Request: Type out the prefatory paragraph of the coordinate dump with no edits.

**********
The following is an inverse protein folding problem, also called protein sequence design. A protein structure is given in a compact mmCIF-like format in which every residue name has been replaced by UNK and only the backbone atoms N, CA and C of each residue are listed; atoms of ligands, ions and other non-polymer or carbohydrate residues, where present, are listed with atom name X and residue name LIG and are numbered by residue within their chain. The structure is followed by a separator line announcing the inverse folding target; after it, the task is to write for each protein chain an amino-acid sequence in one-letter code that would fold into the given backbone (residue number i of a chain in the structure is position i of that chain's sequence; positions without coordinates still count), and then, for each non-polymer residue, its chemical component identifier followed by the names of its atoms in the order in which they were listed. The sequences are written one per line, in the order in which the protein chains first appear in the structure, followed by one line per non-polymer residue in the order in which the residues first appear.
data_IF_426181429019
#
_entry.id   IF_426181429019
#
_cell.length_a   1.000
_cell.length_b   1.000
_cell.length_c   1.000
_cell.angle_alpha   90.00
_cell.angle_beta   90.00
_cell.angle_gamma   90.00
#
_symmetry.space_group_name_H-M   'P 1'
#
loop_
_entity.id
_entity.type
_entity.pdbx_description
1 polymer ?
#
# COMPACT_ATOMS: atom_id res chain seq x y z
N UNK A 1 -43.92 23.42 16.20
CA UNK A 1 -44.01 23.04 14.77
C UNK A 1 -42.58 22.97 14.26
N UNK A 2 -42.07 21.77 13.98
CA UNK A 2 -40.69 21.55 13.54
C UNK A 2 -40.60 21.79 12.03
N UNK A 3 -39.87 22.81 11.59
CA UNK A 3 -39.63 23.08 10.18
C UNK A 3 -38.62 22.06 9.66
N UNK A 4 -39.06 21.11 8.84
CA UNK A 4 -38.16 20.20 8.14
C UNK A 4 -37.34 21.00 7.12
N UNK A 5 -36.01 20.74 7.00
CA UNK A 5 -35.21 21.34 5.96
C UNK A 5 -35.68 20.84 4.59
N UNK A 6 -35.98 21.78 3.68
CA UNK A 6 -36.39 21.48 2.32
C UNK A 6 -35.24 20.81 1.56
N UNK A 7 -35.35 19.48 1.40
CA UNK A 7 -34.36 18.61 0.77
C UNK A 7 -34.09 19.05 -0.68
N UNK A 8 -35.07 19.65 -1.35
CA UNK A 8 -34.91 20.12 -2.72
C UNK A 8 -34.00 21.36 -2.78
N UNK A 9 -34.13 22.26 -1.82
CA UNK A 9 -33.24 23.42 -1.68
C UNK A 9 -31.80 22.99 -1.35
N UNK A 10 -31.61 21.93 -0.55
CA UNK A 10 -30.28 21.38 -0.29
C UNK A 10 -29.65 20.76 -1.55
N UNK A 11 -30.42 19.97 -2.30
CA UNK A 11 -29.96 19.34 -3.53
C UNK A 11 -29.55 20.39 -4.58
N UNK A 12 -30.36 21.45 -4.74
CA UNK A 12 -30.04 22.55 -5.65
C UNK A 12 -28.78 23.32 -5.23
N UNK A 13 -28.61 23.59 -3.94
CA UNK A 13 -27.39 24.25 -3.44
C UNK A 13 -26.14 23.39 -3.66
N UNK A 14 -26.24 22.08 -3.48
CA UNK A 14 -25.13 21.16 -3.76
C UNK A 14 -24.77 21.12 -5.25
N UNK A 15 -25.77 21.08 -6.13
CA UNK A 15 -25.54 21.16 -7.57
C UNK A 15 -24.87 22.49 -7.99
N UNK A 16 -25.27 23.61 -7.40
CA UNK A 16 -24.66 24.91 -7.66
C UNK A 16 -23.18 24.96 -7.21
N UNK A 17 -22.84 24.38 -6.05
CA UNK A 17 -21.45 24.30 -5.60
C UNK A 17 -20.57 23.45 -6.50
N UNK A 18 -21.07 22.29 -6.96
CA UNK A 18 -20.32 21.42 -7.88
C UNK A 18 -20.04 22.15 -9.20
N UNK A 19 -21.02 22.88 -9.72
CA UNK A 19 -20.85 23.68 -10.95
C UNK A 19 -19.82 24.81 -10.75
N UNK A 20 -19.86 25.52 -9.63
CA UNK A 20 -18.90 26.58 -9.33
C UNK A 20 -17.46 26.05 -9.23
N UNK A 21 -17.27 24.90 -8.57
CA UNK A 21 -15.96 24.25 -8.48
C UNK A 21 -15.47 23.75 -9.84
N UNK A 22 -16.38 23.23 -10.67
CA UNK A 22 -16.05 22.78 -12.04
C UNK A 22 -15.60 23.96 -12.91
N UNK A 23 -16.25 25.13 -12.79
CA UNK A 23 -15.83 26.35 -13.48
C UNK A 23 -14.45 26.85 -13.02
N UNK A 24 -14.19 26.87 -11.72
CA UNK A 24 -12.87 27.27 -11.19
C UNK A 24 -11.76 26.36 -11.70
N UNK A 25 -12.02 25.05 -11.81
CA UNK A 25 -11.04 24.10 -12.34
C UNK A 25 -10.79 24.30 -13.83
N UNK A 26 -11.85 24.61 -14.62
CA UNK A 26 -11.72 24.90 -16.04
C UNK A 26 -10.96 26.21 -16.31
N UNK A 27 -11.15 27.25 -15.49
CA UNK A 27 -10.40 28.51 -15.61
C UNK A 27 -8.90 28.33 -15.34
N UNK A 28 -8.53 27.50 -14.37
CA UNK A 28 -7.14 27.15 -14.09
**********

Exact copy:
The following is an inverse protein folding problem, also called protein sequence design. A protein structure is given in a compact mmCIF-like format in which every residue name has been replaced by UNK and only the backbone atoms N, CA and C of each residue are listed; atoms of ligands, ions and other non-polymer or carbohydrate residues, where present, are listed with atom name X and residue name LIG and are numbered by residue within their chain. The structure is followed by a separator line announcing the inverse folding target; after it, the task is to write for each protein chain an amino-acid sequence in one-letter code that would fold into the given backbone (residue number i of a chain in the structure is position i of that chain's sequence; positions without coordinates still count), and then, for each non-polymer residue, its chemical component identifier followed by the names of its atoms in the order in which they were listed. The sequences are written one per line, in the order in which the protein chains first appear in the structure, followed by one line per non-polymer residue in the order in which the residues first appear.